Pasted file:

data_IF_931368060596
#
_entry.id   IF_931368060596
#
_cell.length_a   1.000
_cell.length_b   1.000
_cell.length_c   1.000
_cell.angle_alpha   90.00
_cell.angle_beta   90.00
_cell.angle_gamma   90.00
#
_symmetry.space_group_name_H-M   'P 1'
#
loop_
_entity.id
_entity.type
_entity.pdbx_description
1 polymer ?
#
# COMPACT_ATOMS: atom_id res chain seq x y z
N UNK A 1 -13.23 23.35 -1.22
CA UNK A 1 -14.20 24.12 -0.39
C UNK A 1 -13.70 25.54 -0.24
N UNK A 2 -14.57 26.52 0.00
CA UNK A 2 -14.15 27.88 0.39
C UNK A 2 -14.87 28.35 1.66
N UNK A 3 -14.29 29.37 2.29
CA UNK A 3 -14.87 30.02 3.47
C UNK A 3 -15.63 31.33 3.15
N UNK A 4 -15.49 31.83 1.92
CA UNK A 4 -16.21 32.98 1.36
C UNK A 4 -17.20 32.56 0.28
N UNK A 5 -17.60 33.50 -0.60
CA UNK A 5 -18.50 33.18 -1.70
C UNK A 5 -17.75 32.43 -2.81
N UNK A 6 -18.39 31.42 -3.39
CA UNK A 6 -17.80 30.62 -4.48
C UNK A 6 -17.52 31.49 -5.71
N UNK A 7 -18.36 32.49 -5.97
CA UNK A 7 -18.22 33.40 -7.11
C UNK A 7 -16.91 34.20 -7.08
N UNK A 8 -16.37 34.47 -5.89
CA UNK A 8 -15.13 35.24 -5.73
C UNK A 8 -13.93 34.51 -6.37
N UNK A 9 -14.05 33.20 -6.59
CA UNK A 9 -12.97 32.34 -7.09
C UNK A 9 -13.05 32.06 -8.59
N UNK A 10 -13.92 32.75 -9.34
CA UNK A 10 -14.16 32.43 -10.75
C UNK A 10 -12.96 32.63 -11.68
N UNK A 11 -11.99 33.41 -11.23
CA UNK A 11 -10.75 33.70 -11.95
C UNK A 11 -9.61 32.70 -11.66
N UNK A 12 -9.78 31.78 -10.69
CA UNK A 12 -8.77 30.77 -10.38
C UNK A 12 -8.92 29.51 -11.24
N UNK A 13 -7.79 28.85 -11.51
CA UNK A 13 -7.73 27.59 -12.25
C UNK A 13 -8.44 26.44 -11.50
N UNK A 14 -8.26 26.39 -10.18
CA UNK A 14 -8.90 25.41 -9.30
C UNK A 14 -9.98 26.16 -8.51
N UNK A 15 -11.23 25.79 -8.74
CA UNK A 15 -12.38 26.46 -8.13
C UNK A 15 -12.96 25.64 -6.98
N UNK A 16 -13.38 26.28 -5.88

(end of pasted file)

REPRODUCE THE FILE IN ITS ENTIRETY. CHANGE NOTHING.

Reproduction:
data_IF_931368060596
#
_entry.id   IF_931368060596
#
_cell.length_a   1.000
_cell.length_b   1.000
_cell.length_c   1.000
_cell.angle_alpha   90.00
_cell.angle_beta   90.00
_cell.angle_gamma   90.00
#
_symmetry.space_group_name_H-M   'P 1'
#
loop_
_entity.id
_entity.type
_entity.pdbx_description
1 polymer ?
#
# COMPACT_ATOMS: atom_id res chain seq x y z
N UNK A 1 -13.23 23.35 -1.22
CA UNK A 1 -14.20 24.12 -0.39
C UNK A 1 -13.70 25.54 -0.24
N UNK A 2 -14.57 26.52 0.00
CA UNK A 2 -14.15 27.88 0.39
C UNK A 2 -14.87 28.35 1.66
N UNK A 3 -14.29 29.37 2.29
CA UNK A 3 -14.87 30.02 3.47
C UNK A 3 -15.63 31.33 3.15
N UNK A 4 -15.49 31.83 1.92
CA UNK A 4 -16.21 32.98 1.36
C UNK A 4 -17.20 32.56 0.28
N UNK A 5 -17.60 33.50 -0.60
CA UNK A 5 -18.50 33.18 -1.70
C UNK A 5 -17.75 32.43 -2.81
N UNK A 6 -18.39 31.42 -3.39
CA UNK A 6 -17.80 30.62 -4.48
C UNK A 6 -17.52 31.49 -5.71
N UNK A 7 -18.36 32.49 -5.97
CA UNK A 7 -18.22 33.40 -7.11
C UNK A 7 -16.91 34.20 -7.08
N UNK A 8 -16.37 34.47 -5.89
CA UNK A 8 -15.13 35.24 -5.73
C UNK A 8 -13.93 34.51 -6.37
N UNK A 9 -14.05 33.20 -6.59
CA UNK A 9 -12.97 32.34 -7.09
C UNK A 9 -13.05 32.06 -8.59
N UNK A 10 -13.92 32.75 -9.34
CA UNK A 10 -14.16 32.43 -10.75
C UNK A 10 -12.96 32.63 -11.68
N UNK A 11 -11.99 33.41 -11.23
CA UNK A 11 -10.75 33.70 -11.95
C UNK A 11 -9.61 32.70 -11.66
N UNK A 12 -9.78 31.78 -10.69
CA UNK A 12 -8.77 30.77 -10.38
C UNK A 12 -8.92 29.51 -11.24
N UNK A 13 -7.79 28.85 -11.51
CA UNK A 13 -7.73 27.59 -12.25
C UNK A 13 -8.44 26.44 -11.50
N UNK A 14 -8.26 26.39 -10.18
CA UNK A 14 -8.90 25.41 -9.30
C UNK A 14 -9.98 26.16 -8.51
N UNK A 15 -11.23 25.79 -8.74
CA UNK A 15 -12.38 26.46 -8.13
C UNK A 15 -12.96 25.64 -6.98
N UNK A 16 -13.38 26.28 -5.88